In short, they want to destroy the bridges between the media and the ordinary citizen, considering the citizens to be the private property of the ruling authority. No one is allowed to talk to, approach them, or address their concerns and aspirations in any way.
This is what Abdel Fattah Al-Sisi’s government sought to do when it passed the new law that completely eliminates the concept of press that possesses even the minimum level of freedom and professionalism. We could call this law the retroactive revenge law against journalists, going back 22 years, when the press syndicate fought until it wrestled Law 96 of 1996 out of the clutches of Hosni Mubarak’s government.
Around this same time in 2016 the first measure taken by the military authority was to eliminate what was left of Law 96. They sent in MP Mostafa Bakry with a number of amendments to the law. The main amendment was to strip the Egypt Supreme Council of the Press from its authority to appoint editors and boards of directors in press institutions, instead putting the authority in the hands of Abdel Fattah Al-Sisi personally. At that time, the Journalists’ Syndicate was still holding up the spirit of struggle and mobilisation against the political power’s invasion of the fourth power, a term commonly used to describe the Egyptian press.
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The scenario played out as follows: the speaker of the so-called House of Representatives decided to defer consideration of the amendments temporarily until the finalisation of a unified law for the press and the media. He pointed out that if the new law is not completed, the amendments proposed by Mostafa Bakry would be considered. Following this, Al-Sisi decided to issue a decision to establish a higher media council, ending the existence of the Supreme Council of the Press and its actual role. A national press body would emerge from it, ending the command of the syndicate over the profession and those practicing it.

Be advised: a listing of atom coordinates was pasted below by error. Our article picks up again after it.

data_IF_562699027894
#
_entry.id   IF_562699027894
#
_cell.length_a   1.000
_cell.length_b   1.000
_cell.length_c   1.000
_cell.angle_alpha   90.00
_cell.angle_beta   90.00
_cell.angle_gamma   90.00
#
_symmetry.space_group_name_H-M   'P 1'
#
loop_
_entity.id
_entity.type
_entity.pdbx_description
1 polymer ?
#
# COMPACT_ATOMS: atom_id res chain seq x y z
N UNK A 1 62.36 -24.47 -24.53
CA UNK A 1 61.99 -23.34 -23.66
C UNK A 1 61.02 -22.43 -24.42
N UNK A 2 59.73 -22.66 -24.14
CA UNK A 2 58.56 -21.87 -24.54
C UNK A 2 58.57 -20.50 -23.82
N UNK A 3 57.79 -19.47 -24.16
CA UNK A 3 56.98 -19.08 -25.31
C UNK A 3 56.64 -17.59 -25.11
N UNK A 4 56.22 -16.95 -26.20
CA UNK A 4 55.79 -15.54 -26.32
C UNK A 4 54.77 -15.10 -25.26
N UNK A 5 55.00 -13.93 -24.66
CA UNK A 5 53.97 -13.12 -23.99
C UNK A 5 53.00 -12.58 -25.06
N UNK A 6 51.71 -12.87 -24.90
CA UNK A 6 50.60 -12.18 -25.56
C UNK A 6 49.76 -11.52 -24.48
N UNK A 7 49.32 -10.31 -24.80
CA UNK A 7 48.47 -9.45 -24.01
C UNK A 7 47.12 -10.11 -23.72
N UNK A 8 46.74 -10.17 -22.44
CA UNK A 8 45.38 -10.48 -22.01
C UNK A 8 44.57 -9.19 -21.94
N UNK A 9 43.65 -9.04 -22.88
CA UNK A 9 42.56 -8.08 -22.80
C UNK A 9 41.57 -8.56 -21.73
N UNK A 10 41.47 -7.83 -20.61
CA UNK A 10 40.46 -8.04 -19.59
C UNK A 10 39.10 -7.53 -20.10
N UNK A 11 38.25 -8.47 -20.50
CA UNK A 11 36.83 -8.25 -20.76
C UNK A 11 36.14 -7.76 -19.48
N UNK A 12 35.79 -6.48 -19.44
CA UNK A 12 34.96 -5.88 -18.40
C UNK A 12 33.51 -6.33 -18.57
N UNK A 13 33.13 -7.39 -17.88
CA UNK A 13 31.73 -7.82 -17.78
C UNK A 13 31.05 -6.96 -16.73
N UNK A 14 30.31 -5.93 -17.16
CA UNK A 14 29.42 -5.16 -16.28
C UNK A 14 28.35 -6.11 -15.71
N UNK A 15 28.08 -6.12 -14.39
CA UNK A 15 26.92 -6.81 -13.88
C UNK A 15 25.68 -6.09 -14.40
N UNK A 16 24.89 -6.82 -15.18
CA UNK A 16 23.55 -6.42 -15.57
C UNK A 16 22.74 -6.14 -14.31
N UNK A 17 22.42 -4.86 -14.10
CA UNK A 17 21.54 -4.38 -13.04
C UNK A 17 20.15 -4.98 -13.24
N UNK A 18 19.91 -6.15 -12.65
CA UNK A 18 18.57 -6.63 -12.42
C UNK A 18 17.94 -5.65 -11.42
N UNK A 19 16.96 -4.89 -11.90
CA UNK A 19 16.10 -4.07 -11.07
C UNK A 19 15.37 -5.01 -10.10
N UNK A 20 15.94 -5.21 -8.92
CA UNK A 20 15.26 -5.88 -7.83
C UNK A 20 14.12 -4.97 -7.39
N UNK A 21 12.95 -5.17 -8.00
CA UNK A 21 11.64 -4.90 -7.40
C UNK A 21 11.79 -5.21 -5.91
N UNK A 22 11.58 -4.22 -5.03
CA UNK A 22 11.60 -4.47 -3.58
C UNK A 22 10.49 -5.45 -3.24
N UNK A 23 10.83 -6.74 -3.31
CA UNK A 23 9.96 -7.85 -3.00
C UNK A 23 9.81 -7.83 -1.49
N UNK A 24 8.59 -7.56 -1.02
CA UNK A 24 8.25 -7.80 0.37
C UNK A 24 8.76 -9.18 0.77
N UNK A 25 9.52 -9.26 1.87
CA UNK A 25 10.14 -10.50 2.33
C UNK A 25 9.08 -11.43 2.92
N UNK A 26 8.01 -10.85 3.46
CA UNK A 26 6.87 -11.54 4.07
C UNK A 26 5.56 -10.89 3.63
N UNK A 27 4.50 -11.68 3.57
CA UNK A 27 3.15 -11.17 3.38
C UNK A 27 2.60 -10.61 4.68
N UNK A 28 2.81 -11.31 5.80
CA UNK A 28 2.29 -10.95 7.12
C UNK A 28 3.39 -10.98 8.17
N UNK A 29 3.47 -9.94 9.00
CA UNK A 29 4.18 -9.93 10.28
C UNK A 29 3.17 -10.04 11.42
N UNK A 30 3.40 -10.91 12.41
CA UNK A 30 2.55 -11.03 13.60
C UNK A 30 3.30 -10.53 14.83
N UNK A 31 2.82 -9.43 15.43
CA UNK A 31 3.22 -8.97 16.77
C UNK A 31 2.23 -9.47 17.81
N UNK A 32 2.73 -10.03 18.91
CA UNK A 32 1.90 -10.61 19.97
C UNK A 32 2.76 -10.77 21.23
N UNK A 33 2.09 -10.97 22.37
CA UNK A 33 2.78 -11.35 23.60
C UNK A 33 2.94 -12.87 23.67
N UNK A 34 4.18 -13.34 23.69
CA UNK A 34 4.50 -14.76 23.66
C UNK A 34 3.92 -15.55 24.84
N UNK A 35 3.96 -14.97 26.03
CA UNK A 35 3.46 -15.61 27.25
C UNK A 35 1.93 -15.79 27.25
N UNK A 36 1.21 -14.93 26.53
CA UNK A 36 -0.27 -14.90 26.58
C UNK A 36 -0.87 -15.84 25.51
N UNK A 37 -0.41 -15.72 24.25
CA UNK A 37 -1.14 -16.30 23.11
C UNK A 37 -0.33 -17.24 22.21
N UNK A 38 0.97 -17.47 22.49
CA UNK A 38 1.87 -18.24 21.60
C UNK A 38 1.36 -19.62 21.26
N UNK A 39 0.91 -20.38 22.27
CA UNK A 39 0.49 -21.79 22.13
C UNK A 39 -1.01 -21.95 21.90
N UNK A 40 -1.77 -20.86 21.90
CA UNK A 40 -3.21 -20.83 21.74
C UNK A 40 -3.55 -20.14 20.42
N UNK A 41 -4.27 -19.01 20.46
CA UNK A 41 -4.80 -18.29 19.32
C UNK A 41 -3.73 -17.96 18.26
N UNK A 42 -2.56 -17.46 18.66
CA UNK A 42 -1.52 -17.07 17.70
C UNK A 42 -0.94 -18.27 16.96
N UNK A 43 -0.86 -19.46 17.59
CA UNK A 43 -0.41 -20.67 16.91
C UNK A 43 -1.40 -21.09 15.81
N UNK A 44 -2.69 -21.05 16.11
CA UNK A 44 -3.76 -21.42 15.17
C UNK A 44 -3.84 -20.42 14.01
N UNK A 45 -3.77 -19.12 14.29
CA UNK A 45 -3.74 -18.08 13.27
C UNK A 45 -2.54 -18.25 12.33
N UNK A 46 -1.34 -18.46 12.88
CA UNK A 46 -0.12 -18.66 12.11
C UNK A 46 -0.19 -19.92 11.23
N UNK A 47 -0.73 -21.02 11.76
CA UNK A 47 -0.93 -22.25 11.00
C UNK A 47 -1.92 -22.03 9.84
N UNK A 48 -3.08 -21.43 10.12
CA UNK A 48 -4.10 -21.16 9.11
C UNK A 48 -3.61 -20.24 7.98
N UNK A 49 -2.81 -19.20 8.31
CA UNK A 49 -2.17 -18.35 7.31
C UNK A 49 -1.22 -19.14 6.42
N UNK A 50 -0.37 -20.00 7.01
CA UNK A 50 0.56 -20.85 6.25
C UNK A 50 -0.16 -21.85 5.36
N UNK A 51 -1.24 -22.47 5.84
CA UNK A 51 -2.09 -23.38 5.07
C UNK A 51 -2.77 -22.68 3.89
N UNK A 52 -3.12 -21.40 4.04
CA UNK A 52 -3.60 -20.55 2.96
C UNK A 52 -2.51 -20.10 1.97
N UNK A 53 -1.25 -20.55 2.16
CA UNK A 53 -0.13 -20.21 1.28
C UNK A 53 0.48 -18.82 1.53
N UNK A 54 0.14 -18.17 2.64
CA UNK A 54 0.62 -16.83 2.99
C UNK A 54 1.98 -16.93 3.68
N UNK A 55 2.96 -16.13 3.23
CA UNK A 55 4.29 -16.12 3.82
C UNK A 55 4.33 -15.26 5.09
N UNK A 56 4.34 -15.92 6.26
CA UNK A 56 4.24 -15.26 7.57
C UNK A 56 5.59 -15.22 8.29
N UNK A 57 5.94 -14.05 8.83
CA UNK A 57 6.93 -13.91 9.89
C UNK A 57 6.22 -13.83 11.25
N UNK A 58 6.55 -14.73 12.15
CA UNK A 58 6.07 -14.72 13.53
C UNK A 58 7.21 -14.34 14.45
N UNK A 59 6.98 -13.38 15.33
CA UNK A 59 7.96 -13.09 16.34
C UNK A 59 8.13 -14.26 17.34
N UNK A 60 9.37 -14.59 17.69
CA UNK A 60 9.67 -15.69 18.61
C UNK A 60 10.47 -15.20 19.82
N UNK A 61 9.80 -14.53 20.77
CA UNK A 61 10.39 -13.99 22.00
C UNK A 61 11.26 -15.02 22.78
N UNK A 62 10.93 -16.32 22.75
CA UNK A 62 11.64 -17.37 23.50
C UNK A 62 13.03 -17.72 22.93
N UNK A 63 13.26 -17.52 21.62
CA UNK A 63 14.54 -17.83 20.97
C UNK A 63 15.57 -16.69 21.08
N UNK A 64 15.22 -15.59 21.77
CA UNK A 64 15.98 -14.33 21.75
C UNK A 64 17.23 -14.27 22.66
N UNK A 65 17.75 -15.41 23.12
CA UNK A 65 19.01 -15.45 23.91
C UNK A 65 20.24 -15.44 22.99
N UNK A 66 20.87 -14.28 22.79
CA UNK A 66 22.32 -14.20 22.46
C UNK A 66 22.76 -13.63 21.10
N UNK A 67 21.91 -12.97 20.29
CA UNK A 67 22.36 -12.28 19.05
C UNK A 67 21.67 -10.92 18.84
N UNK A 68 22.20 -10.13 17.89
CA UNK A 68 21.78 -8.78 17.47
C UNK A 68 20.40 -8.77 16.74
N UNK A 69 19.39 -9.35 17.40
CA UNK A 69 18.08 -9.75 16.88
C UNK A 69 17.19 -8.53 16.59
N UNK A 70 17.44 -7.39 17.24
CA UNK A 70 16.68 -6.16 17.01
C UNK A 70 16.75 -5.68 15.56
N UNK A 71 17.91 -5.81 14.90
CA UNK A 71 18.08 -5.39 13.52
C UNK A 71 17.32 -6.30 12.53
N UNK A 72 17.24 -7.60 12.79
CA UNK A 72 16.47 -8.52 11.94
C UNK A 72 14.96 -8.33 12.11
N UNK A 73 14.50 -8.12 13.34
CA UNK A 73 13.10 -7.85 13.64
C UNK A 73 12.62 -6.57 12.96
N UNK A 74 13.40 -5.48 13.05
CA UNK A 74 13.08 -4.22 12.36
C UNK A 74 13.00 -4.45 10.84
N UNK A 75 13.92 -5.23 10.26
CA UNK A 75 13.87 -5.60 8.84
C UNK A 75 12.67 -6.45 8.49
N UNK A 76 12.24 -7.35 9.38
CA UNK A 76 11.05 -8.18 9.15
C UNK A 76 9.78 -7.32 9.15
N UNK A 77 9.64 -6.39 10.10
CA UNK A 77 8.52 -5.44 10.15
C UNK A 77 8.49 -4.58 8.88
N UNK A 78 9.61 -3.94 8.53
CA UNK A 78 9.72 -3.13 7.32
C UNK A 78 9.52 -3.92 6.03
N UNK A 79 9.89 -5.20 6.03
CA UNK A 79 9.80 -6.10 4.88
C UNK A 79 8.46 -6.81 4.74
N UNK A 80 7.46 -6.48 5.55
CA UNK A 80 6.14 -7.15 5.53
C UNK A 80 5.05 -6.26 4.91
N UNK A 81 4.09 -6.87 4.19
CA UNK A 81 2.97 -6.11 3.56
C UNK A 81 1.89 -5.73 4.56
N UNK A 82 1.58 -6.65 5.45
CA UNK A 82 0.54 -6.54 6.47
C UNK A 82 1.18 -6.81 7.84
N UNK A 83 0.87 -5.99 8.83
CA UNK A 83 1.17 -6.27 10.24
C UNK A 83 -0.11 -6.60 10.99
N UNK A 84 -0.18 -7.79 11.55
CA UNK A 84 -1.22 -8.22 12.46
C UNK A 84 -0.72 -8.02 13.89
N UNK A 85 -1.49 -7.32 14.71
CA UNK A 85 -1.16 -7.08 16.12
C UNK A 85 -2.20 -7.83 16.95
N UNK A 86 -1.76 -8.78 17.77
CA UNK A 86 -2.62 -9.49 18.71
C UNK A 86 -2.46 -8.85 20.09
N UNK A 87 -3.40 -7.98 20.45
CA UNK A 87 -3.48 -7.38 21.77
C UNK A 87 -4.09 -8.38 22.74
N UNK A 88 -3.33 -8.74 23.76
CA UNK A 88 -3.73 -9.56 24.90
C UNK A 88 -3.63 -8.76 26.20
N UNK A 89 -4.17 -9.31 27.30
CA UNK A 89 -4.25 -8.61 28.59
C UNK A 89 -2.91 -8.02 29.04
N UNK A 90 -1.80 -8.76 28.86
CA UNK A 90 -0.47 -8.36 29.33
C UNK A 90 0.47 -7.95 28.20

The government agencies then engaged in the battle of liberating the syndicate from the hands of the journalists and appointing a new head who is against the profession and carries out all of the political authority’s orders. This was followed by a process of disciplining the syndicate members on their position towards the issue of Tiran and Sanafir. This ultimately ended with the syndicate becoming a lifeless corpse and its declawing, turning the profession from a fourth authority called Her Majesty to a 10th class servant in the court of the sole authority, represented by one person named Abdel Fattah Al-Sisi. He acts as the security’s baton, the judiciary’s platform, and the media’s microphone.
This is evidenced by the fact that before the new law was passed in the “legislative booth” called a parliament, the press and its syndicate did not bother the authority. This likely suggests that the goal behind the legislation is to send a frightening and intimidating message to ordinary citizens: do not interact with the media more than approved by the authority and its security agencies. If we were to look at the clause that requires journalists to “obtain the necessary permits” before attending conferences, meetings, and assemblies in areas other than those where photography is banned, we would realise that it is the citizens who are being targeted. These citizens saw in the phenomenon of free video journalism an opening in the wall of silence and repression through which they could express their pain. It is no surprise that bloggers, such as Wael Abbas and Mohammed Oxygen, are now in prison cells as punishment for direct contact with the people on the street. This also happened with the BBC correspondent after reporting on Zubaida Ibrahim and her mother, which means that the government were extremely agitated by the press reports made about ordinary citizens that found their way onto channels and newspapers that the government classifies as hostile and evil.
This vision is supported by the expansion of the powers of the Supreme Council of Media Regulation, headed Makram Mohamed Ahmed, who opposes the press and the syndicate. This allows him to prevent issuing licenses and to revoke them, as well as censor public and personal sites. This also indicates that the goal is to eliminate “citizen journalism”.
It is worth noting that in the days leading up to passing the “law drying up the sources of the press”, the state media outlets all read from a single script. They addressed what they referred to as the rumour war waged by the bad guys against Egypt. This expresses the panic and fear in the state circles of any voice from alternative press after the state had believed that it succeeded in snapping the pens and drying up the newspapers. Therefore, it had no other choice but to confiscate the actual receiver of the news after confiscating the sender.
Translated from Al-Araby Al-Jadid, 18 July 2018